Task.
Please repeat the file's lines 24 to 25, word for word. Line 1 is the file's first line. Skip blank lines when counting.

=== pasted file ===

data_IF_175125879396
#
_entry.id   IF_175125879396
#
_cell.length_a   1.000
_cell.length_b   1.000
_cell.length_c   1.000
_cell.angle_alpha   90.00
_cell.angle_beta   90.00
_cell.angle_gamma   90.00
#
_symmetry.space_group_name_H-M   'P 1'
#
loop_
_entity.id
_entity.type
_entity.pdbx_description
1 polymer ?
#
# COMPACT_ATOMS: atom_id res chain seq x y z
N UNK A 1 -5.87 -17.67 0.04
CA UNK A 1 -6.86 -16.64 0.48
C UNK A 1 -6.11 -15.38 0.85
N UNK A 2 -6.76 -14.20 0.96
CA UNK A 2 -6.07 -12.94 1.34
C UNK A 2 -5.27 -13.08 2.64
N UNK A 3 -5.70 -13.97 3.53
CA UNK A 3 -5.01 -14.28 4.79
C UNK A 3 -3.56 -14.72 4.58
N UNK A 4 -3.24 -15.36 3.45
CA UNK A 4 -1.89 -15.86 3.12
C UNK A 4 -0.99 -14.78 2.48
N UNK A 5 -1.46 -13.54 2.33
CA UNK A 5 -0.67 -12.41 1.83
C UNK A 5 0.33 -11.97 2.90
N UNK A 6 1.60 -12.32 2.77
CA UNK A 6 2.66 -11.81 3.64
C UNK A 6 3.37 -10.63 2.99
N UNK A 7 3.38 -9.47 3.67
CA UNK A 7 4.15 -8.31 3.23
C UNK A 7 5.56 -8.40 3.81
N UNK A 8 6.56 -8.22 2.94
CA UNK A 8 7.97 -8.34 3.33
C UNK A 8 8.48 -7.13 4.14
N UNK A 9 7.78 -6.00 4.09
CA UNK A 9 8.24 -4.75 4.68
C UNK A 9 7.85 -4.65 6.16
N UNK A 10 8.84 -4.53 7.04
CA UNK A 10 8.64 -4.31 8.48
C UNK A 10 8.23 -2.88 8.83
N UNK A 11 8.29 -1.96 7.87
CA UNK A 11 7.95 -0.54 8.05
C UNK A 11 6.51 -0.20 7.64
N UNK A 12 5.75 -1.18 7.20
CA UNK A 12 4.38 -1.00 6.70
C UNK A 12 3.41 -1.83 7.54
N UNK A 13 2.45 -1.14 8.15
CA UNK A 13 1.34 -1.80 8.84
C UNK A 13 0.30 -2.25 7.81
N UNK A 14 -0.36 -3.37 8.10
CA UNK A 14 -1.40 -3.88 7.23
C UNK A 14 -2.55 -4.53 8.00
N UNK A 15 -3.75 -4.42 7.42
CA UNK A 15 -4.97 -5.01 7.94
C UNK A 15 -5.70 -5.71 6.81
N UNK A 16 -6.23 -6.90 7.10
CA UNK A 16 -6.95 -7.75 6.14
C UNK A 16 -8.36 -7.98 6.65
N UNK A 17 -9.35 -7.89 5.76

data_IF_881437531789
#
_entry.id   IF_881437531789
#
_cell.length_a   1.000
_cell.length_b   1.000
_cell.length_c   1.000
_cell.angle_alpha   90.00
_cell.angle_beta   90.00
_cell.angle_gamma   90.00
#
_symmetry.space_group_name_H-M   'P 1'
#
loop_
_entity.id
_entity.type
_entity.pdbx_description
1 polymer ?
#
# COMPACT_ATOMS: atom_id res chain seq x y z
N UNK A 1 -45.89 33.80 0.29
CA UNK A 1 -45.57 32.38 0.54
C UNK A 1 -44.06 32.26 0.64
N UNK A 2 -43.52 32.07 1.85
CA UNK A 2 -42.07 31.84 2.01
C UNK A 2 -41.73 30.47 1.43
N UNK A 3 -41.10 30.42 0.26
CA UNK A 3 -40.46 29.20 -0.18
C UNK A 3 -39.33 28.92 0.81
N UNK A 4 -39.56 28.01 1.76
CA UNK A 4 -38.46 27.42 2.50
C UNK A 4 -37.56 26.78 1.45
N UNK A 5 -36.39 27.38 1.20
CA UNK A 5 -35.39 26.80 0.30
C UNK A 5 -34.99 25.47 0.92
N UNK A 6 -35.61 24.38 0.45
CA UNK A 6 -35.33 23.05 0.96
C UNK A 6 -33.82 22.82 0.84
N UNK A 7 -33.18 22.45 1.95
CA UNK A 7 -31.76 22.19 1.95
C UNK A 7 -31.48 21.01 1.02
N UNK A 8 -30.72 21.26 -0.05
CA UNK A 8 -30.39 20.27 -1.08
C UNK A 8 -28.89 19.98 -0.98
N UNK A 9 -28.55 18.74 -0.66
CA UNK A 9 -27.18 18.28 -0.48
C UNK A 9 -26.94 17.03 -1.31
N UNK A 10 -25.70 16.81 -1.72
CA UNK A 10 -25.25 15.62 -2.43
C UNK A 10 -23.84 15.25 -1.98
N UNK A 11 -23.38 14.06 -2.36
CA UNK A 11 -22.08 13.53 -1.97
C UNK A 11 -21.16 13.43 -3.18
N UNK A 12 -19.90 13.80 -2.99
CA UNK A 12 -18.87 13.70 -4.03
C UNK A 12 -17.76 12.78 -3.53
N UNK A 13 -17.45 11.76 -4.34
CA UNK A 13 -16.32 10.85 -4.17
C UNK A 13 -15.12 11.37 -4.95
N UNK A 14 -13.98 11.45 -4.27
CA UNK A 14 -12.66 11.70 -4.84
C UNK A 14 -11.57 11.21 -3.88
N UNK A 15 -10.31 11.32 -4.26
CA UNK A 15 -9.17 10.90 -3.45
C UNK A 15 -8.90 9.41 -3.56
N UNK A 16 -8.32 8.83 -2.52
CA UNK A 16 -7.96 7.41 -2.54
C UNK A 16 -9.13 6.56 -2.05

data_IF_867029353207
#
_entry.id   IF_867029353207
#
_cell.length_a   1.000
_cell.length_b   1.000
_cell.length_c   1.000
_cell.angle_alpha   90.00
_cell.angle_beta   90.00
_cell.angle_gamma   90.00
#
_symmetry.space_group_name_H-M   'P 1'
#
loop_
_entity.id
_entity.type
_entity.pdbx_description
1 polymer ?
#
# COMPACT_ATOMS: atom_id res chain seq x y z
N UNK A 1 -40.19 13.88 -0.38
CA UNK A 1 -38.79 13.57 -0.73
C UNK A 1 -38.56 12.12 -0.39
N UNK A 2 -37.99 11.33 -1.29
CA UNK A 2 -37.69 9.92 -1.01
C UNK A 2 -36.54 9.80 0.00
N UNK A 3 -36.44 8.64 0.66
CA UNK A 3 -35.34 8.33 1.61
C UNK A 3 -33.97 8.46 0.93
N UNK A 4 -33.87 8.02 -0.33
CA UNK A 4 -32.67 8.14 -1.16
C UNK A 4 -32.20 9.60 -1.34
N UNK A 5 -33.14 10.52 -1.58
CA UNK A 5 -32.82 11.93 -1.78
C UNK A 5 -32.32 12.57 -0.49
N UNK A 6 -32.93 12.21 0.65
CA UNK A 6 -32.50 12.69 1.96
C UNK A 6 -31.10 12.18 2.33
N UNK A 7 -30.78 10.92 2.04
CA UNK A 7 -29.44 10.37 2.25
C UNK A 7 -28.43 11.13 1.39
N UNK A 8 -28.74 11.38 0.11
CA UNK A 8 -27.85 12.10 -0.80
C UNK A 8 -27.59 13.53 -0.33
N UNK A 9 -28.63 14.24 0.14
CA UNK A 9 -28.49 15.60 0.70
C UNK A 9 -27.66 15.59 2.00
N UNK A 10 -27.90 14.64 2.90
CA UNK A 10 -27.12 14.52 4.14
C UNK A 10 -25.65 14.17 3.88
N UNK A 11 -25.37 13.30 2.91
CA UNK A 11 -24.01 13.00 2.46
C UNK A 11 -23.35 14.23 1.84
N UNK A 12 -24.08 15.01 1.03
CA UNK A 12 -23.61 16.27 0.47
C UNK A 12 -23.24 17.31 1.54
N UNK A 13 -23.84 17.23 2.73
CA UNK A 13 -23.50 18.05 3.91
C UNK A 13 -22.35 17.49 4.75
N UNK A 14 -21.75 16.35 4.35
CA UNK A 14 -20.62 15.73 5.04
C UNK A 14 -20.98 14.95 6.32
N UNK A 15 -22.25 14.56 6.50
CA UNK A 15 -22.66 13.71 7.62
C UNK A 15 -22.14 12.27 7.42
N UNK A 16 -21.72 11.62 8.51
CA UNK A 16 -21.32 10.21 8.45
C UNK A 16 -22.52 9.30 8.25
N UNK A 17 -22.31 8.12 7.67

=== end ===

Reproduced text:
N UNK A 2 -6.76 -14.20 0.96
CA UNK A 2 -6.07 -12.94 1.34